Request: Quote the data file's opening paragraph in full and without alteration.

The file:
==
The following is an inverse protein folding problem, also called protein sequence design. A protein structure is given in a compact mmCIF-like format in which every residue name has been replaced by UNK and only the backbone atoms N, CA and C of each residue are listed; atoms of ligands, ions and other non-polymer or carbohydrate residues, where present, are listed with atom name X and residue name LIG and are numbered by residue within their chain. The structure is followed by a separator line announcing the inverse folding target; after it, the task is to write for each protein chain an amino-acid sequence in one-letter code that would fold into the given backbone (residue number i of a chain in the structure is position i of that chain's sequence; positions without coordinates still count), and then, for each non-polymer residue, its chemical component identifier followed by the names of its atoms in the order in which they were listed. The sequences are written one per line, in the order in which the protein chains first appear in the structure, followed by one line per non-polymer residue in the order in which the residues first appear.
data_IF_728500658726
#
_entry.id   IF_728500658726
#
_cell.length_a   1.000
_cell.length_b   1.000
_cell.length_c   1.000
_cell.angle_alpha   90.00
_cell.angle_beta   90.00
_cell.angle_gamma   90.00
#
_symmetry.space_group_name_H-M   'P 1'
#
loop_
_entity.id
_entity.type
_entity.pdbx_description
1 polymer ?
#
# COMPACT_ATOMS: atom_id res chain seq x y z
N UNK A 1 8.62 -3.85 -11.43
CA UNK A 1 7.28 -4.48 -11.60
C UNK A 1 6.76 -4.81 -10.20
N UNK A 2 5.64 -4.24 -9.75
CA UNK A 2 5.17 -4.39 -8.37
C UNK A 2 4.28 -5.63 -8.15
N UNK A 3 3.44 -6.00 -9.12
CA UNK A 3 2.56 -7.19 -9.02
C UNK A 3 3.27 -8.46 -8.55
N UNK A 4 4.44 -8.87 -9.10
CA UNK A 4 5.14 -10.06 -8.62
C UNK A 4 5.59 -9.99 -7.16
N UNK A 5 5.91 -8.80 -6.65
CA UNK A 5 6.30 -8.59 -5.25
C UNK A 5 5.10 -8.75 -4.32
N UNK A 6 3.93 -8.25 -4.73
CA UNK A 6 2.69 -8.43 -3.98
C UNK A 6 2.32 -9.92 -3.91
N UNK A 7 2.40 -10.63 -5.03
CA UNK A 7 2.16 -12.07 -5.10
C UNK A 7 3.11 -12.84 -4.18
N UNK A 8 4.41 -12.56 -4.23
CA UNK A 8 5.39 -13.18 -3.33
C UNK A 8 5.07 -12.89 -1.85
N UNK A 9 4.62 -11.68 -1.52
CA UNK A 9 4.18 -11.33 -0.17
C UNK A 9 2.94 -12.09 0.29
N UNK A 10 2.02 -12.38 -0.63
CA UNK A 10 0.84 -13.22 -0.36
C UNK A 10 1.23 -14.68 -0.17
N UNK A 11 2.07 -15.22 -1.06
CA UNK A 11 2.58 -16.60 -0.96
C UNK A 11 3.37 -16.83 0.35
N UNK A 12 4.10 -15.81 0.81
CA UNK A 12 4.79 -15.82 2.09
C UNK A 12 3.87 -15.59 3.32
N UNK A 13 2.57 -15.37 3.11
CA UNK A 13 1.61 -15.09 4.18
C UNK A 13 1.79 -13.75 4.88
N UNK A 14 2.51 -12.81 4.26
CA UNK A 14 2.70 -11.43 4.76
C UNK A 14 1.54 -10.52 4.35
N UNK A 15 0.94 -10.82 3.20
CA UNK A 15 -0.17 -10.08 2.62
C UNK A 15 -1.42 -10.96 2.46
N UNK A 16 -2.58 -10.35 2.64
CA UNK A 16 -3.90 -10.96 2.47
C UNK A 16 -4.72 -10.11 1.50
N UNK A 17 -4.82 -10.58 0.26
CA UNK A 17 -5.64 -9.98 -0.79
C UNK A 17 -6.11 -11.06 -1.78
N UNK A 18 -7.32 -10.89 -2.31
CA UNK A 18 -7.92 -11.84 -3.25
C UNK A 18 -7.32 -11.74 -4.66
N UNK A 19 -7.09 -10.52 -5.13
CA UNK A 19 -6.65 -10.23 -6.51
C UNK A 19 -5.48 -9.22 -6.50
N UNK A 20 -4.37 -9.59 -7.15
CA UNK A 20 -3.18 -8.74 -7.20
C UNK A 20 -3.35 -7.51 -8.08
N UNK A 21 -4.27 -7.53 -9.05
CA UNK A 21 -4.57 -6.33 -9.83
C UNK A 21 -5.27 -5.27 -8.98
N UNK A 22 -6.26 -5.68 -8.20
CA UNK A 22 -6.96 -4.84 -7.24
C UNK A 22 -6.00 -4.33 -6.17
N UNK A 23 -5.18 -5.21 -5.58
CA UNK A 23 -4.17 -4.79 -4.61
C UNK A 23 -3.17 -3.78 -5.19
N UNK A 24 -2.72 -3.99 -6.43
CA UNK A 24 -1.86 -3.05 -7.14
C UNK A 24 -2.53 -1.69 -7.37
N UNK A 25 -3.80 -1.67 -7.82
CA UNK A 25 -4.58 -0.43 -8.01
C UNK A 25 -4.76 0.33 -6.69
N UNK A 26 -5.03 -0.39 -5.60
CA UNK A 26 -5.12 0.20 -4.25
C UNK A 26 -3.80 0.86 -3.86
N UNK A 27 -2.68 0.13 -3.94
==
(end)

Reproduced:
The following is an inverse protein folding problem, also called protein sequence design. A protein structure is given in a compact mmCIF-like format in which every residue name has been replaced by UNK and only the backbone atoms N, CA and C of each residue are listed; atoms of ligands, ions and other non-polymer or carbohydrate residues, where present, are listed with atom name X and residue name LIG and are numbered by residue within their chain. The structure is followed by a separator line announcing the inverse folding target; after it, the task is to write for each protein chain an amino-acid sequence in one-letter code that would fold into the given backbone (residue number i of a chain in the structure is position i of that chain's sequence; positions without coordinates still count), and then, for each non-polymer residue, its chemical component identifier followed by the names of its atoms in the order in which they were listed. The sequences are written one per line, in the order in which the protein chains first appear in the structure, followed by one line per non-polymer residue in the order in which the residues first appear.